I’m a bit of a coffee snob who insists on freshly ground coffee brewed in a cafetiere for exactly four minutes. If steeped for any less than that, coffee resembles dishwater, while any longer, it becomes overly caffeinated and viscous – the kind of coffee that some might say puts hairs on your chest. To prevent risking an over-thick cup of joe, dispense all the coffee at the four-minute mark; then, if it isn’t all consumed immediately, keep it warm in a flask or let it go cold to turn into iced coffee or dishes such as my vegan tiramisu using tofu, coconut butter and aquafaba instead of the traditional mascarpone and eggs. Aquafaba removes any health-and-safety concerns about consuming raw egg, too, while still creating a light and delicious, textured tiramisu.
This plant-based version of the classic Italian pudding is made with leftover coffee saved from the cafetiere and aquafaba (AKA chickpea water). It’s light, creamy and rich and, with the addition of some booze, complex and a little decadent. The cream of tartar is optional, but it will help speed up and stabilise the whisked aquafaba. For environmental reasons, I prefer to use organic tofu and soya yoghurt, but that said, many plant-based brands such as Alpro now farm soya in Europe, which mitigates some deforestation concerns; check company websites for full details.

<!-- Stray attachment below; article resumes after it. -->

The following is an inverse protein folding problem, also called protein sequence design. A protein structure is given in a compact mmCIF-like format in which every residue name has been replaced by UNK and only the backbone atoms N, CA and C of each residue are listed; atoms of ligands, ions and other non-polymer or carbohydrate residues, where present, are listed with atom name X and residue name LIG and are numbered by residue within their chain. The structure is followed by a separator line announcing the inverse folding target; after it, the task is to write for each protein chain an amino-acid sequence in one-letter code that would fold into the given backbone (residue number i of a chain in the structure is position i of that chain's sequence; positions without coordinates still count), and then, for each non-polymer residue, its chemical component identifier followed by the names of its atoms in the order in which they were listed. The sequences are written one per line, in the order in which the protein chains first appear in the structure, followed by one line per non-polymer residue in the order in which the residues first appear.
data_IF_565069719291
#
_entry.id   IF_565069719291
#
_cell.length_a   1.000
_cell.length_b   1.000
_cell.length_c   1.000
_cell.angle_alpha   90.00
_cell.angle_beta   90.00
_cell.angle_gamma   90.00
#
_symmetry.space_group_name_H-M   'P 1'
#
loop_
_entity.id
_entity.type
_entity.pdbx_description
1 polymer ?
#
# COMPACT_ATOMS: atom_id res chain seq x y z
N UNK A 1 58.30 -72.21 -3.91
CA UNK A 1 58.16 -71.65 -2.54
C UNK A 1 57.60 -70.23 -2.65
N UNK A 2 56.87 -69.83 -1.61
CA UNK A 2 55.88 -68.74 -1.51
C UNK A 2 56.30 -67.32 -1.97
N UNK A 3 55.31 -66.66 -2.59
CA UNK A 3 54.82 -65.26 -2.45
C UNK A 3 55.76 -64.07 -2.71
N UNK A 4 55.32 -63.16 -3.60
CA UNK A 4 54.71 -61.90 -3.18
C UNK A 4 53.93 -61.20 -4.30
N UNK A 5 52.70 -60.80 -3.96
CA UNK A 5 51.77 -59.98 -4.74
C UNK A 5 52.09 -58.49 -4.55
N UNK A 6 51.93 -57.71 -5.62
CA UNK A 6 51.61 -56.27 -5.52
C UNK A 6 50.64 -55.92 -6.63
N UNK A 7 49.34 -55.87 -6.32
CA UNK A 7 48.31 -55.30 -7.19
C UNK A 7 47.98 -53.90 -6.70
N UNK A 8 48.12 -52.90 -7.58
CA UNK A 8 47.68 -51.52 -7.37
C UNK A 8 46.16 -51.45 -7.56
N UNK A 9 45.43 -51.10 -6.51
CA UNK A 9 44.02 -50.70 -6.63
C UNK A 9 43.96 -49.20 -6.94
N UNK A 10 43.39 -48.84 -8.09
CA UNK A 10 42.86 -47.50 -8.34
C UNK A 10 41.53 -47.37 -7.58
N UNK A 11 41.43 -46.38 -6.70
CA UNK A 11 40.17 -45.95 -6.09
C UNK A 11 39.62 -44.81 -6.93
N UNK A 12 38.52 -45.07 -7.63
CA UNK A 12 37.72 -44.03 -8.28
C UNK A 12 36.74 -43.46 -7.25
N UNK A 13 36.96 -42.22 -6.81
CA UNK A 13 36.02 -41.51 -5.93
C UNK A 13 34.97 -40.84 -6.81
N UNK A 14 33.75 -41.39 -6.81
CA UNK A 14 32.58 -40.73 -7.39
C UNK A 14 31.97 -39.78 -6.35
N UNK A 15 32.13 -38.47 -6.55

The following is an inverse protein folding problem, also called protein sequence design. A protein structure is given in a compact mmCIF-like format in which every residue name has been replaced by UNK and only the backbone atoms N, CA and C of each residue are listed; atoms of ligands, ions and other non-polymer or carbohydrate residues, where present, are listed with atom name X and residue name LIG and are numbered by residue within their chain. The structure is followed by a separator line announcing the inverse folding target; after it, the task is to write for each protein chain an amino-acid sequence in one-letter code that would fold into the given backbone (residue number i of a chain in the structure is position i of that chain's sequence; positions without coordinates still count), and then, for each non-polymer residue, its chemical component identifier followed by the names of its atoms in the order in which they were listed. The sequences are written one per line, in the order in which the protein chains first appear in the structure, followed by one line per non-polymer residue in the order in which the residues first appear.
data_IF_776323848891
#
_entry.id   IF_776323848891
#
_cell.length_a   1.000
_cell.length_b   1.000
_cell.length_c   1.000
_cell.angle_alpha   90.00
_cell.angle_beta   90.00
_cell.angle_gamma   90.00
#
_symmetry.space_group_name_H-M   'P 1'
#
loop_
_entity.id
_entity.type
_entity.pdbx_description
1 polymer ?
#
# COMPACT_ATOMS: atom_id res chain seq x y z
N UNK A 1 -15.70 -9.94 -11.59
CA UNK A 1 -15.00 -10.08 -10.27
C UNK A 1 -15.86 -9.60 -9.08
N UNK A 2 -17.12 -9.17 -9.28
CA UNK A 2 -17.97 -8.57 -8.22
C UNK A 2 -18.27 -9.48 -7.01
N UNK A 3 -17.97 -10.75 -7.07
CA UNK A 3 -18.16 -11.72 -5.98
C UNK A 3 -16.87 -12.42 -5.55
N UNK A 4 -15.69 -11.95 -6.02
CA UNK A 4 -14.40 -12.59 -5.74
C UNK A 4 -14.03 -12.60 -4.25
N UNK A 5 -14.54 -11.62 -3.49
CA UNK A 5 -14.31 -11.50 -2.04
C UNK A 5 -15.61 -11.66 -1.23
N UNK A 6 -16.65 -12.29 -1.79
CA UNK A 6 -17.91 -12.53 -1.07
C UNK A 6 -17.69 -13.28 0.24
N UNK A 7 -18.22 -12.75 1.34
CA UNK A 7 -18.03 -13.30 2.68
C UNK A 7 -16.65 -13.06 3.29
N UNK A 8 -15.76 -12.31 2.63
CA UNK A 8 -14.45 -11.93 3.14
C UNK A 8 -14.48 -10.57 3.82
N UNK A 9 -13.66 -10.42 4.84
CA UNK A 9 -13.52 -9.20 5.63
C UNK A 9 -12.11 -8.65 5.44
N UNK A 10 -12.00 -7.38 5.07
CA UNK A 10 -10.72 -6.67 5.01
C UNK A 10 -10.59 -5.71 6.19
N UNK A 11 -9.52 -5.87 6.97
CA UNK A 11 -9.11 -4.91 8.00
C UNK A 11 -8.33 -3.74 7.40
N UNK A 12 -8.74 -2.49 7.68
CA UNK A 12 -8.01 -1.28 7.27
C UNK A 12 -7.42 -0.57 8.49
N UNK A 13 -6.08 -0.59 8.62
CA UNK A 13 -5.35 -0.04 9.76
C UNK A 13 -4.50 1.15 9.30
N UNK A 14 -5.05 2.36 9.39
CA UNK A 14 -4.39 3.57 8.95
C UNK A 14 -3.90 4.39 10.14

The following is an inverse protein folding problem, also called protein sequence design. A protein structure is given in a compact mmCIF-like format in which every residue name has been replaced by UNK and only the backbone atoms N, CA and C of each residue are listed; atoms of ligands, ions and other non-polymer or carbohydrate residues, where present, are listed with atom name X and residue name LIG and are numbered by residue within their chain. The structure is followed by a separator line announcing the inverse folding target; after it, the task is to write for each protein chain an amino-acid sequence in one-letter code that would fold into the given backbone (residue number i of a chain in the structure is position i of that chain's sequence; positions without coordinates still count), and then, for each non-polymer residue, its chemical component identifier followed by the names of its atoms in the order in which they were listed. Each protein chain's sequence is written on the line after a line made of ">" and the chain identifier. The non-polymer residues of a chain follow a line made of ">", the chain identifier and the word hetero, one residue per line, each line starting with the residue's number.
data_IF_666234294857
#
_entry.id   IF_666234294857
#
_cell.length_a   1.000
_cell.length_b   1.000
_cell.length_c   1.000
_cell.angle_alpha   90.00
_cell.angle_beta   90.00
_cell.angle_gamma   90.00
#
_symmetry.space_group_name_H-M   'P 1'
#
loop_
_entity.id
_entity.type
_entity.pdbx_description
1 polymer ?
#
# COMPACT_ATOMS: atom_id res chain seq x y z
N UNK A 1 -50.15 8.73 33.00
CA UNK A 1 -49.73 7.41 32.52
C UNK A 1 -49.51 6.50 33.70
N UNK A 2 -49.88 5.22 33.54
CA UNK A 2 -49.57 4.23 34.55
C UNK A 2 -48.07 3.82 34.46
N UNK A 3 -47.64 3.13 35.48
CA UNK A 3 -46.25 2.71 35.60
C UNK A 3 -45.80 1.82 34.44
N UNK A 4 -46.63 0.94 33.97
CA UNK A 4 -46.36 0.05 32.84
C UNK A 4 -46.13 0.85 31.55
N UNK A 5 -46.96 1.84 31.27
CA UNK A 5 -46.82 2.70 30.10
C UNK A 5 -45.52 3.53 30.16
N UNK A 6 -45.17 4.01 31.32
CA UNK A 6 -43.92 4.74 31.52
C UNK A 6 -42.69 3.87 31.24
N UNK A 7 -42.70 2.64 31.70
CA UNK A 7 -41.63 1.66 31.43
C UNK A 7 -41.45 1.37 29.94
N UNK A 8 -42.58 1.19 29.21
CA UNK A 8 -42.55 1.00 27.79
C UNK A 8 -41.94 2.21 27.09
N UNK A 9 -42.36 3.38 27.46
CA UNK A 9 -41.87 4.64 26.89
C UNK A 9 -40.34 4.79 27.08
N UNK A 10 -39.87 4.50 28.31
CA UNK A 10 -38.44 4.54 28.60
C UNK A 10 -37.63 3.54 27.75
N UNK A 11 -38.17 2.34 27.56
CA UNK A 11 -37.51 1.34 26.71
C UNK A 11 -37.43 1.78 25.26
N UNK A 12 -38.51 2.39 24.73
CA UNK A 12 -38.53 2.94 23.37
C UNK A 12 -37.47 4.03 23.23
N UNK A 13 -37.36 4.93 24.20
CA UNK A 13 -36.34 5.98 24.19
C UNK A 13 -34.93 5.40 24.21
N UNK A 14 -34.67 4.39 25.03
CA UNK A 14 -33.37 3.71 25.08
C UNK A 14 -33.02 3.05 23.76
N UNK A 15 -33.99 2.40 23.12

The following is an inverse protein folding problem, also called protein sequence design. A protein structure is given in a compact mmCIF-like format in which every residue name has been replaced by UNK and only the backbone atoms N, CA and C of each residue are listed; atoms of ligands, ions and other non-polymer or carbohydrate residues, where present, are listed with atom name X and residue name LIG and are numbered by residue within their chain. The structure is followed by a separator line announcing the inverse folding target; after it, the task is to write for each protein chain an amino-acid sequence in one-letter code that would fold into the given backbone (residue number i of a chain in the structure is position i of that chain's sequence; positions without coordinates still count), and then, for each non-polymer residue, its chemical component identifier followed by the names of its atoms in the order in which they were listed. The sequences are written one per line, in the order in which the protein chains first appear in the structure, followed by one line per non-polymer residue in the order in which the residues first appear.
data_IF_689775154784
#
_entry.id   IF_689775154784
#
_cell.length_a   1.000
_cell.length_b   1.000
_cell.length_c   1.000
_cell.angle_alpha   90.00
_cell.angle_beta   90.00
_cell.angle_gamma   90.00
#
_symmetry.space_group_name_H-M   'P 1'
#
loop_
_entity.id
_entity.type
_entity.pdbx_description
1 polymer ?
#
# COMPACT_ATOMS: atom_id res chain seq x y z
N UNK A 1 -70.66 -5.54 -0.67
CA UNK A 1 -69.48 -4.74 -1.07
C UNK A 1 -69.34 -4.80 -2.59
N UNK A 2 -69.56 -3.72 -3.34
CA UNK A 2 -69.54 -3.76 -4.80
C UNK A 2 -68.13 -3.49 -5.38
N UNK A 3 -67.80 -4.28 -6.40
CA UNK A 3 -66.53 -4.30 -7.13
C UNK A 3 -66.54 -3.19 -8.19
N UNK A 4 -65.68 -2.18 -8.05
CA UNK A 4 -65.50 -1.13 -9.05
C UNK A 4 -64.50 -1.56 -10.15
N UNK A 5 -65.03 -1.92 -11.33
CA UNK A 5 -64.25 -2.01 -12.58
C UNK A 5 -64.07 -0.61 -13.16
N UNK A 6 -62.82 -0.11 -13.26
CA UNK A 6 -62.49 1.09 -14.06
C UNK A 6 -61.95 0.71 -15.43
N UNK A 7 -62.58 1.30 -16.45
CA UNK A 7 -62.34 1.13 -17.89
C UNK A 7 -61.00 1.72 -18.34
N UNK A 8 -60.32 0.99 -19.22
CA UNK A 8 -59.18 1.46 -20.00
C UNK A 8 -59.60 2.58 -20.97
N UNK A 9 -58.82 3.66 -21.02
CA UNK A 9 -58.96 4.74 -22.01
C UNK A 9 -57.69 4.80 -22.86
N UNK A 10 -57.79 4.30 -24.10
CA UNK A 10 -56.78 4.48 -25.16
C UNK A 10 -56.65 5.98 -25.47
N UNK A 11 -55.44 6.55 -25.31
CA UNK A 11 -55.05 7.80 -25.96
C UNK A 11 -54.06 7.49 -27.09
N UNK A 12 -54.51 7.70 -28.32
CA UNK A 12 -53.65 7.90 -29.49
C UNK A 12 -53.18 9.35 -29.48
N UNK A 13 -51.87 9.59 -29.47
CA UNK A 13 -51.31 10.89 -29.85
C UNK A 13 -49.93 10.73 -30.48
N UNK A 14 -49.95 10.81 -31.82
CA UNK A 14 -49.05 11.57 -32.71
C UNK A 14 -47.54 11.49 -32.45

290g drained silken tofu
100ml soya yoghurt
90g coconut butter, melted
90g unrefined sugar
2 tsp spent coffee grounds
1 tsp vanilla extract
100ml aquafaba (the liquid from 1 x 400g tin chickpeas)
¼ tsp cream of tartar (optional)
200ml strong coffee25ml brandy, rum or other spirit (optional)
20 savoiardi or boudoir sponge fingers
Cocoa powder, for dusting
Blend the silken tofu with the soya yoghurt, coconut butter, sugar, coffee grounds and vanilla extract. In a clean, grease-free metal, ceramic or glass bowl, use an electric mixer to whisk the aquafaba and cream of tartar, if using, to stiff peaks (unlike eggs, you can’t over-whisk aquafaba, so there’s no fear of it splitting), then gently fold into the blended tofu mix.
Pour the coffee and brandy, if using, into a wide bowl. Dip 10 sponge fingers into the coffee mix one at a time, until soaked and pale brown, then use to line the base of a shallow, 20cm x 20cm serving dish. Carefully spread half the tofu “cream” over the fingers, then arrange 10 more coffee-dipped fingers on top. Spread the rest of the tofu mix over these, then chill for at least eight hours. Top with a thick dusting of cocoa powder and serve.